I recently spent more than an hour to travel a little over two miles in the construction north of DFW airport. So this article in the Dallas Morning News really struck a nerve with me. I’ll definitely be avoiding this area in the near future, and I recommend you do the same. If you do get stuck in construction, stay off your cell phone. Here are excerpts from the article:
Driving on state highways 114 and 121 north of Dallas/Fort Worth International Airport has become much more dangerous since the DFW Connector project began in February 2010.
Last year, the number of crashes in the tangle of highways was 52 percent higher than what researchers say it should have been without construction on the $1 billion project.
The numbers surged 74 percent during nights and weekends, when crews are busiest.
Most of the increases involved noninjury wrecks, numbers from the Texas Transportation Institute’s most recent crash data analysis show.
Overall, there were 787 crashes in the area around the project last year — 588 without injuries and 199 with injuries, according to the study. Rear-end collisions were by far the leading type of crash.
It was after seeing these rates remain high through multiple studies — the most recent published in March — that researchers decided to investigate the reason.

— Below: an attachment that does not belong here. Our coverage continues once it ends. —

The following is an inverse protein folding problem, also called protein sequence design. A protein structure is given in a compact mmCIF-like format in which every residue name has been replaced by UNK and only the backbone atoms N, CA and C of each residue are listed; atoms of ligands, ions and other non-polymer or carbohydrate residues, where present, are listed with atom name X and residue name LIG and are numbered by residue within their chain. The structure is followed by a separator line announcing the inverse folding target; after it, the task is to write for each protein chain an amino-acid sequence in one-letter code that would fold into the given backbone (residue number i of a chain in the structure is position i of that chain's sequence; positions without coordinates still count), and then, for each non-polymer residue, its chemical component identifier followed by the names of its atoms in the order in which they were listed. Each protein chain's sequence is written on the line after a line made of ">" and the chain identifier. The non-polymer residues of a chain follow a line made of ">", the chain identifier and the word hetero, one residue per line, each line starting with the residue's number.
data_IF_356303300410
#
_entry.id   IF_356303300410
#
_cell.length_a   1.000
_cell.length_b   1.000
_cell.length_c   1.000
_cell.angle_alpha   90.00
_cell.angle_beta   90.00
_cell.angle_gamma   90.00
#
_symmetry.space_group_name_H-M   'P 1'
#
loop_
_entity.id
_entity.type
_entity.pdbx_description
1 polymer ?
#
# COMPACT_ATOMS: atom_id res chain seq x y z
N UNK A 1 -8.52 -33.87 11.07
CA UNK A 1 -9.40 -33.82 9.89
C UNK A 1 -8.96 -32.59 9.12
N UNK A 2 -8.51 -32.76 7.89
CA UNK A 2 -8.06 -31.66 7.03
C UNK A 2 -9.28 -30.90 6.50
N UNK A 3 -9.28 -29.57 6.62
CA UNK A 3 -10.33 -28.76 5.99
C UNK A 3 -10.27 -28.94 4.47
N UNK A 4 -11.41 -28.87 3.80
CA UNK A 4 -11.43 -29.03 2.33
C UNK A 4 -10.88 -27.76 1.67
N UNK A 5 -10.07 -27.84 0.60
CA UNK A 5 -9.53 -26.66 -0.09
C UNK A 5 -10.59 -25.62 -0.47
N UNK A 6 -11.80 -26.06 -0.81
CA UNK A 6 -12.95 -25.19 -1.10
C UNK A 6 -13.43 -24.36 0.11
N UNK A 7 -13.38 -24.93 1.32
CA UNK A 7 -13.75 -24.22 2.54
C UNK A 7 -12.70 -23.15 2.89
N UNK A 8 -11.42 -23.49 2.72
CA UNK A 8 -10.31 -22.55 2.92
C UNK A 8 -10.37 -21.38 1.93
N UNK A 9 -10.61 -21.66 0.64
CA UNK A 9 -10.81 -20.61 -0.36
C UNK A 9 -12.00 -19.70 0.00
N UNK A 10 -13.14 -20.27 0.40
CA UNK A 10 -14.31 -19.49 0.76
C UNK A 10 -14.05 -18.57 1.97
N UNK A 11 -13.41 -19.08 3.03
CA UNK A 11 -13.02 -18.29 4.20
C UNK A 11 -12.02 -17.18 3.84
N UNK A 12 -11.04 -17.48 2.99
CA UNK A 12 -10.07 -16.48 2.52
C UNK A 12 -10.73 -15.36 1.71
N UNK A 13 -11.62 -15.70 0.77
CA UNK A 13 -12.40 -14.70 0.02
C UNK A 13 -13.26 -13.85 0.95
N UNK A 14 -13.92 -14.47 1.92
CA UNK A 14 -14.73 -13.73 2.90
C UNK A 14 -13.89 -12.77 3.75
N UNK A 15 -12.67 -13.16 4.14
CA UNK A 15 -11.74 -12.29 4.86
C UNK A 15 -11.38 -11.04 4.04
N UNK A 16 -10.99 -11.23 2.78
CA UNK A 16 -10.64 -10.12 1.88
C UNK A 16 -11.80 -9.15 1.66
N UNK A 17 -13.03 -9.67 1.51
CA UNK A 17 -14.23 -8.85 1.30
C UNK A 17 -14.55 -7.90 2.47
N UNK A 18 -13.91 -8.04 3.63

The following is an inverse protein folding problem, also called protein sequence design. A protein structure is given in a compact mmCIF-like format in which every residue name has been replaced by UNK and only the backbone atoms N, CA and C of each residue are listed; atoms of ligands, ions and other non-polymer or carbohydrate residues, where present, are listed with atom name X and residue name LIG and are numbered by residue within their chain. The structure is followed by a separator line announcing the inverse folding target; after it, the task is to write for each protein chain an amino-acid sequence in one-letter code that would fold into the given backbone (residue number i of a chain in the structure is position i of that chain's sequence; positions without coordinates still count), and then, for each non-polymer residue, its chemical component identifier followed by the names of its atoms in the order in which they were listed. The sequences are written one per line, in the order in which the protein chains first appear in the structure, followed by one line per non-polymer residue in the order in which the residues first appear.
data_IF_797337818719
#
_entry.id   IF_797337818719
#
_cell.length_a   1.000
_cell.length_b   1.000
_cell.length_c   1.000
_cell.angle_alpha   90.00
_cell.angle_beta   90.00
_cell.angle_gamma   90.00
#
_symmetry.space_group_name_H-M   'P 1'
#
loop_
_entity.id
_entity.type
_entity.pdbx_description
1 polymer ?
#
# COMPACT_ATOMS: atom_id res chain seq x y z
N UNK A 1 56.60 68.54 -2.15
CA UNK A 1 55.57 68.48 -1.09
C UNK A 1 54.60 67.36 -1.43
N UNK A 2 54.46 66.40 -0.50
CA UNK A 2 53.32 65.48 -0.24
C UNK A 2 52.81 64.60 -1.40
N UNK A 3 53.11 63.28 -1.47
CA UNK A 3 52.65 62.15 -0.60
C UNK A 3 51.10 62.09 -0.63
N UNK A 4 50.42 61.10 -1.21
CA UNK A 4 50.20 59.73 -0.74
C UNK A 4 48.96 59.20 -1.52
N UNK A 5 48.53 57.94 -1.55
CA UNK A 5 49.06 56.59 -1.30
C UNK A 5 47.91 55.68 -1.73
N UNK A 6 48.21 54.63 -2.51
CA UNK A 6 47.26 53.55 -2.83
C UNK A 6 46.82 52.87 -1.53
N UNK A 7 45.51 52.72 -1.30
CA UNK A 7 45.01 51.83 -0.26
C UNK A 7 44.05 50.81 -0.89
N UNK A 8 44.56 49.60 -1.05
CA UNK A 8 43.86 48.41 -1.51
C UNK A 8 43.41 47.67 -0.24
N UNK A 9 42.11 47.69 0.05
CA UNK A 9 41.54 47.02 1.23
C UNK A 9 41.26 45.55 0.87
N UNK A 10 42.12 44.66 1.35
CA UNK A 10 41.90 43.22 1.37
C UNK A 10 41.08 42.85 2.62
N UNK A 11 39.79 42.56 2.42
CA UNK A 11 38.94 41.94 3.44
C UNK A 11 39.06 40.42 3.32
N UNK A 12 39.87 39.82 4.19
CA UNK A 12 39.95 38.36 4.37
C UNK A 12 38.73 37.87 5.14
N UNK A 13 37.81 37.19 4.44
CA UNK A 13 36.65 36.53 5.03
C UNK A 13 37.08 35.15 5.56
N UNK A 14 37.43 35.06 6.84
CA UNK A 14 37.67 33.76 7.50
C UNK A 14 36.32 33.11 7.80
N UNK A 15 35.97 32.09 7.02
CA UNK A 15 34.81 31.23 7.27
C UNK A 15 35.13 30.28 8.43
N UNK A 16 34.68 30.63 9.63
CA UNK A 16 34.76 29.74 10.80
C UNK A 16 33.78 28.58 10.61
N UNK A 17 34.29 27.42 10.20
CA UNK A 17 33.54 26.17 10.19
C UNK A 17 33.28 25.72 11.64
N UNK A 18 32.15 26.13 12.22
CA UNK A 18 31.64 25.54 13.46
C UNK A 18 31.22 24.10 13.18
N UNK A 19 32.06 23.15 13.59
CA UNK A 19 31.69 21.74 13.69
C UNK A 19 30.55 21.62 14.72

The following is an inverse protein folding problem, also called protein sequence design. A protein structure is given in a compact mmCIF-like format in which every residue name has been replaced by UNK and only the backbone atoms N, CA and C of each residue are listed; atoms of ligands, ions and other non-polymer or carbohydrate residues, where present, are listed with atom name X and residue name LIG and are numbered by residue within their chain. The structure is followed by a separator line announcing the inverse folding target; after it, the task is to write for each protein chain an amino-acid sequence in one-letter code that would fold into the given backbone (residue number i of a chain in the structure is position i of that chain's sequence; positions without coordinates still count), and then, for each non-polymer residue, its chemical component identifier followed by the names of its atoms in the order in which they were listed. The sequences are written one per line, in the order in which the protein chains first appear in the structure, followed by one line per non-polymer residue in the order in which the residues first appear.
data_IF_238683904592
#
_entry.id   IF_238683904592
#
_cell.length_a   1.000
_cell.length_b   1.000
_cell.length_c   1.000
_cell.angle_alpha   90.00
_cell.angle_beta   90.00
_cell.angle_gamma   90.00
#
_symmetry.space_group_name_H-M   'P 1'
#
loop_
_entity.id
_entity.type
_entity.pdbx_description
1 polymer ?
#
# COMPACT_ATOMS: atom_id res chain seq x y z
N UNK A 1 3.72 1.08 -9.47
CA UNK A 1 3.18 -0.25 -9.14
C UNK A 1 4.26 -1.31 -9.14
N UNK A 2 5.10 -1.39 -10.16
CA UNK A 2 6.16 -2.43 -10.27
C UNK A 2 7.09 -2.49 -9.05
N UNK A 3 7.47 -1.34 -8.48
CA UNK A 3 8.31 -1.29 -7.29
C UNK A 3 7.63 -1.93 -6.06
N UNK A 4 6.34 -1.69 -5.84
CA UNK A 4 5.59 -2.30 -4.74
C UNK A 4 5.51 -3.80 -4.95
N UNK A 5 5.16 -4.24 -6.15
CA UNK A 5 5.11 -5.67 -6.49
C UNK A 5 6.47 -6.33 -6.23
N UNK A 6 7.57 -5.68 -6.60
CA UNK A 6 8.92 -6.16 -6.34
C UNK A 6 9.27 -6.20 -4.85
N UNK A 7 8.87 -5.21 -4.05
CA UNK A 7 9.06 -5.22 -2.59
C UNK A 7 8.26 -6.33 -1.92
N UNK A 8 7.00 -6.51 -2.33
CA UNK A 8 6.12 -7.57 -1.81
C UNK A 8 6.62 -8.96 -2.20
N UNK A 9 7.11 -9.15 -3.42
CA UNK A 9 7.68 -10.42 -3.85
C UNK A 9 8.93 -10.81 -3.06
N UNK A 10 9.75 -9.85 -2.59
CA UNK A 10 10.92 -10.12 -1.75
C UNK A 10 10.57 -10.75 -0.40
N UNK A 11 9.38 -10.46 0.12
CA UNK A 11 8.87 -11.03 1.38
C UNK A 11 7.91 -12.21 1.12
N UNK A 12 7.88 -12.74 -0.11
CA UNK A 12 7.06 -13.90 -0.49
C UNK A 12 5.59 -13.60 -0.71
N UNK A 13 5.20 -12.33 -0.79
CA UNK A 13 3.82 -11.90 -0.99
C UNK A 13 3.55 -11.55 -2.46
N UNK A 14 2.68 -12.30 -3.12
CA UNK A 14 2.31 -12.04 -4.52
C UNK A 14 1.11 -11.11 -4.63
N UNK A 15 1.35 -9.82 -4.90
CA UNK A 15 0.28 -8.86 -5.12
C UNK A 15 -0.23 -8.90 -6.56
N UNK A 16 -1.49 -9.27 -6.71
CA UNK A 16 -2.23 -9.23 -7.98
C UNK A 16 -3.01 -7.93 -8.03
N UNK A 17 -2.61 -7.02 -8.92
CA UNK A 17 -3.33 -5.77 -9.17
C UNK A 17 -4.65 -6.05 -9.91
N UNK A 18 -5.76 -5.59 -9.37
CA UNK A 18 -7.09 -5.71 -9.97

Now they think they know: It’s you.
That is, drivers in the corridor are much more likely to be on the phone while driving than is average for North Texas, according to a recent report by Jason Crawford, research manager for the institute’s North Texas office.
Just 6 percent of Dallas-area drivers use cellphones while driving, according to the National Highway Traffic Safety Administration. The TTI team found that twice that many, or 12 percent, were talking on the phone while driving through the DFW Connector, Crawford said.
And that, he noted, doesn’t include drivers who were using hands-free devices, or checking email or sending texts from their lap.
It’s not certain that the higher number of crashes is related to distracted driving, however, because researchers counted the cars driven by phone users only during the day. Most of the increase in crashes has been at night, when contract rules permit the crews to close lanes and reconfigure traffic flow through the area.